8 Key Elements of Driver Safety
One in 45 average American drivers will experience an injury-producing crash over the next year. Of those who drive as part of their job function, 20 percent are likely to experience an incident.
A person who drives as part of his or her job is three times more likely to be killed in the workplace than a person who works in a manufacturing environment.
When it comes to driver safety, there are no mystical solutions. Waving a magic wand, having a séance around a Ouija board, or consulting a Magic 8-Ball will not provide the answers that will help eliminate an organization’s motor vehicle crashes.
There is a common element among fleets that have successful driver safety initiatives. They all have a driver safety culture that reaches from the top of their organization to the bottom. Driver safety isn’t a “once-and-done” event for them and they don’t take a one-prong approach. They understand that to achieve and maintain success they need to make a true commitment to driver safety.
Understanding the Problem
To gain support for a driver safety initiative, the problem must be clearly defined. The risks associated with driving must be presented in a manner that leaves no room for argument or misinterpretation. Begin with government-issued crash statistics and then present the statistics for your own organization. U.S. statistics that may help gain support for driver safety initiatives include:
- In 2010, 32,788 people lost their lives on the roadways in the U.S., which equates to 90 lost lives every day.
- In 2010, someone died in a car crash every 16 minutes.
- One in 15 average Americans will be involved in a motor vehicle crash over the next year.
- One in 45 average Americans will be involved in an injury-producing crash over the next year.
- One in 65 average Americans will be involved in a fatality-producing crash during their driving lifetime.
Look at the common denominator in the above statements: average. People who drive as part of their job function are at a much higher risk of being involved in motor vehicle crashes due to the fact they drive more than the average driver. Their risk exposure is greater. In fact, a person who drives as part of their job is three times more likely to be killed in their workplace than a person who works in a manufacturing environment. This creates a very compelling argument regarding why creating a safe driving culture is vital.
Year after year, traffic crashes are the leading cause of death for American workers and the leading cause of workplace death for most industrialized nations. Safety in the driving workplace must be given the same amount of attention as safety in the manufacturing workplace. Too often, the safety of employee drivers receives little or no attention. Considering that drivers are the employees who are most likely to lose their lives while working, it is surprising that more organizations do not address this issue.
Your own organization’s statistics may provide another compelling argument for the creation of a driver safety initiative. It would be nice to think most organizations address driver safety based solely on the welfare of their employees. However, in reality, the costs associated with motor vehicle crashes is what comes into play. Traffic crashes are expensive. Recent studies have shown that the average cost of a corporate motor vehicle collision is $18,500. This is the average cost. Some may be lower and some may be much higher. There are numerous items associated with this cost. These include:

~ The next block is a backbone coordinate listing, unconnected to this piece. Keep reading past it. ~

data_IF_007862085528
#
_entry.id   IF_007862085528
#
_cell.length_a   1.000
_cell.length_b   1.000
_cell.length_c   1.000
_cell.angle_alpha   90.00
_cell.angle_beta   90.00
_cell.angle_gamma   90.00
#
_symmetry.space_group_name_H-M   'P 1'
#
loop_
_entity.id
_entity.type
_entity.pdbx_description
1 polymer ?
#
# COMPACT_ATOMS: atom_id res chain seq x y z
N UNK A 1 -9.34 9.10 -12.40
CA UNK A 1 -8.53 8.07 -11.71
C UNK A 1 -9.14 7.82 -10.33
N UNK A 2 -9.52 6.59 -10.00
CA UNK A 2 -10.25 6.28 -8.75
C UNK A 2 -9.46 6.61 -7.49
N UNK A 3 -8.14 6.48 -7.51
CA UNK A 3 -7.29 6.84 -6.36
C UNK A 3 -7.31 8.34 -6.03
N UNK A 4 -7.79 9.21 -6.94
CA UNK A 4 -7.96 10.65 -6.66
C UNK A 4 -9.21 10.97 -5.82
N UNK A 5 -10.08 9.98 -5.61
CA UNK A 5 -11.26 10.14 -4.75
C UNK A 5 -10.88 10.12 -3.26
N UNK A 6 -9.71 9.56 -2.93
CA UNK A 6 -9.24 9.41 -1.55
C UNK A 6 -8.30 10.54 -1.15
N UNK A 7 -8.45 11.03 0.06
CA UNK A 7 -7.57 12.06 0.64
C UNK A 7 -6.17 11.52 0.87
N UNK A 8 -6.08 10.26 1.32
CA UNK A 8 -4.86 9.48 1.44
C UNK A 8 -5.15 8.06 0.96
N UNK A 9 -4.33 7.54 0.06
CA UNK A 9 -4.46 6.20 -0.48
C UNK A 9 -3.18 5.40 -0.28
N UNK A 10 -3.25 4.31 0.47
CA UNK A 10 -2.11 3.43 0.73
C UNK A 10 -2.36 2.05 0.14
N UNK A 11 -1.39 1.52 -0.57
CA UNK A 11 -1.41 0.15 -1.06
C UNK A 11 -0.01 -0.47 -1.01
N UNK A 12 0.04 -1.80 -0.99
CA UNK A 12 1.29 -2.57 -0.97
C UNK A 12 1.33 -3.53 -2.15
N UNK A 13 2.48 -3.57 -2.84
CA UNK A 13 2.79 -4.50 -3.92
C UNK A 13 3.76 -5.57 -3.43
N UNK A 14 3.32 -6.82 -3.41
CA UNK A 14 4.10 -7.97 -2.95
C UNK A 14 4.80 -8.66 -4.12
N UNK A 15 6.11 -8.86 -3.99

- Vehicle repair and replacement
- Property damage
- Medical expenses
- Workers’ compensation claims
- Lost earnings
- Temporary and permanent employee replacement expenses
There are many other unseen expenses that always seem to crop up. Some of these expenses are unpredictable and are often very costly.
There are eight key elements to reducing motor vehicle collisions that will help achieve the safety success other organizations have realized.
Perform Driver Record Checks
If nothing else, ensure driving records of employee drivers are reviewed. Make sure this is done on a regular basis, and whenever a compelling need arises that requires more frequent record checks.
Be prepared to act when these records are run. The fleet is completely exposed to claims of negligent entrustment if motor vehicle record (MVR) checks are not reviewed. Your organization is even more exposed if you identify a problem driver and fail to take action.
Counsel New-Hire Drivers
Statistically, new-hire drivers crash more frequently. Considering that these individuals are learning new jobs and territories, are driving unfamiliar vehicles, are often overloading their schedules, and are preoccupied with all that is involved with starting a new job, it isn’t hard to understand why they have problems.
During initial training, these individuals are taught much of what they need to know to complete their job tasks. It is equally important that they are taught the most important task they accomplish each day is arriving at their destinations safely. They need to put safety first when getting behind the wheel. Providing driver safety training during the new-hire process provides them with the skill sets needed to stay safe in the workplace, and it elevates the importance of safe driving from the beginning of employment.